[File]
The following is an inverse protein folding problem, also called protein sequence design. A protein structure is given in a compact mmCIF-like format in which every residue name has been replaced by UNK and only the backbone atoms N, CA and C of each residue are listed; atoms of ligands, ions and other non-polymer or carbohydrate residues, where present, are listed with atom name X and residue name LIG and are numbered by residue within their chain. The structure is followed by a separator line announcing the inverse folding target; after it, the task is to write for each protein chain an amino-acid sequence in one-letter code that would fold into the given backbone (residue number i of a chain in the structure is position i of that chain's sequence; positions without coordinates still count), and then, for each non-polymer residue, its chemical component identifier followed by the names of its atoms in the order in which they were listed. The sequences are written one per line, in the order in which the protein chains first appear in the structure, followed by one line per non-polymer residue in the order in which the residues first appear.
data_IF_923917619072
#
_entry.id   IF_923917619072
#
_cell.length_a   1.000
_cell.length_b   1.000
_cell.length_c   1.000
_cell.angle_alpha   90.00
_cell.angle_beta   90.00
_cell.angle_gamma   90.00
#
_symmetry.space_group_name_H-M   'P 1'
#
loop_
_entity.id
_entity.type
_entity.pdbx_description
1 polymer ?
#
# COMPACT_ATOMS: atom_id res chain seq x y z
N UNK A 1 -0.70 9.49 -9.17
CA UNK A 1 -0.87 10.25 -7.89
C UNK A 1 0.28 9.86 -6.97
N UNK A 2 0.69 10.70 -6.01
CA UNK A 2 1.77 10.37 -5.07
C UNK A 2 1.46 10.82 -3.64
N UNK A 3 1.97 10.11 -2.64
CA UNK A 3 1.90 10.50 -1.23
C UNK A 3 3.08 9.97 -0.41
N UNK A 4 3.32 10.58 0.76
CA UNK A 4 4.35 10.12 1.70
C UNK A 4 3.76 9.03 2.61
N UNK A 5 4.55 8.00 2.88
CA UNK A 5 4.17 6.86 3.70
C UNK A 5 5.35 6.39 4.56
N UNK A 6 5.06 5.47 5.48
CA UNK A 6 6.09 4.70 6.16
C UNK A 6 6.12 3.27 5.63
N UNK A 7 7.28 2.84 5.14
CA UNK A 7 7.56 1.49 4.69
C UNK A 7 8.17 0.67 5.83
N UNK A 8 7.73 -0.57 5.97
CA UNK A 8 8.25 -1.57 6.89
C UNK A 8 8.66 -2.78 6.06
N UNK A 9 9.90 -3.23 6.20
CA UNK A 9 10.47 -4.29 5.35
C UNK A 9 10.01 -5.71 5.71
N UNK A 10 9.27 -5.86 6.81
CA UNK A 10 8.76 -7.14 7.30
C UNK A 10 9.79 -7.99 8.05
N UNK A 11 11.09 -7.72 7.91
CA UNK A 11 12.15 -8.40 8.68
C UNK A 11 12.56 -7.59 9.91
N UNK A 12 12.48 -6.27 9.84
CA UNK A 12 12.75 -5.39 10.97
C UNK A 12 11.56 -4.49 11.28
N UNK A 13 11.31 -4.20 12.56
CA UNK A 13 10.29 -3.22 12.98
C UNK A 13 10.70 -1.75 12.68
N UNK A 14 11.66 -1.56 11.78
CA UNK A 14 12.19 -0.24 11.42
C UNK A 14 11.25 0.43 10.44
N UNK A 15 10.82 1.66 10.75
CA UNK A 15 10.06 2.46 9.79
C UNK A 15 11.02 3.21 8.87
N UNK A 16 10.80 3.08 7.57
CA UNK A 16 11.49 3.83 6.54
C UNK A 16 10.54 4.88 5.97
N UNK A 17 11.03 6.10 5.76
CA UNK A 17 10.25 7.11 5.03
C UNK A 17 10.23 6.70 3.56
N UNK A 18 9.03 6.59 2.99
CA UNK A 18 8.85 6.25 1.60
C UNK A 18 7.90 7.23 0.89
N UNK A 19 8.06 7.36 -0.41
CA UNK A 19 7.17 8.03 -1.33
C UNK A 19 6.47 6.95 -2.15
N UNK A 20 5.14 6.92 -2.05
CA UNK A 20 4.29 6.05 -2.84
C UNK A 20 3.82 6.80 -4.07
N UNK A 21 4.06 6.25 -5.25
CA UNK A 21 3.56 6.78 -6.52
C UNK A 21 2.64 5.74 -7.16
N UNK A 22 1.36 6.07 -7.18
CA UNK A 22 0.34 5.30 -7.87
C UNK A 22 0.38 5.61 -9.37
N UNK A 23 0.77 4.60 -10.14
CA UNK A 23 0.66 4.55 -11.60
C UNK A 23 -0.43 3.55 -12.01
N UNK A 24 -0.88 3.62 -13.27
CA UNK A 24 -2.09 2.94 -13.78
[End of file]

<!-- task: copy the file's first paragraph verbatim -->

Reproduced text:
The following is an inverse protein folding problem, also called protein sequence design. A protein structure is given in a compact mmCIF-like format in which every residue name has been replaced by UNK and only the backbone atoms N, CA and C of each residue are listed; atoms of ligands, ions and other non-polymer or carbohydrate residues, where present, are listed with atom name X and residue name LIG and are numbered by residue within their chain. The structure is followed by a separator line announcing the inverse folding target; after it, the task is to write for each protein chain an amino-acid sequence in one-letter code that would fold into the given backbone (residue number i of a chain in the structure is position i of that chain's sequence; positions without coordinates still count), and then, for each non-polymer residue, its chemical component identifier followed by the names of its atoms in the order in which they were listed. The sequences are written one per line, in the order in which the protein chains first appear in the structure, followed by one line per non-polymer residue in the order in which the residues first appear.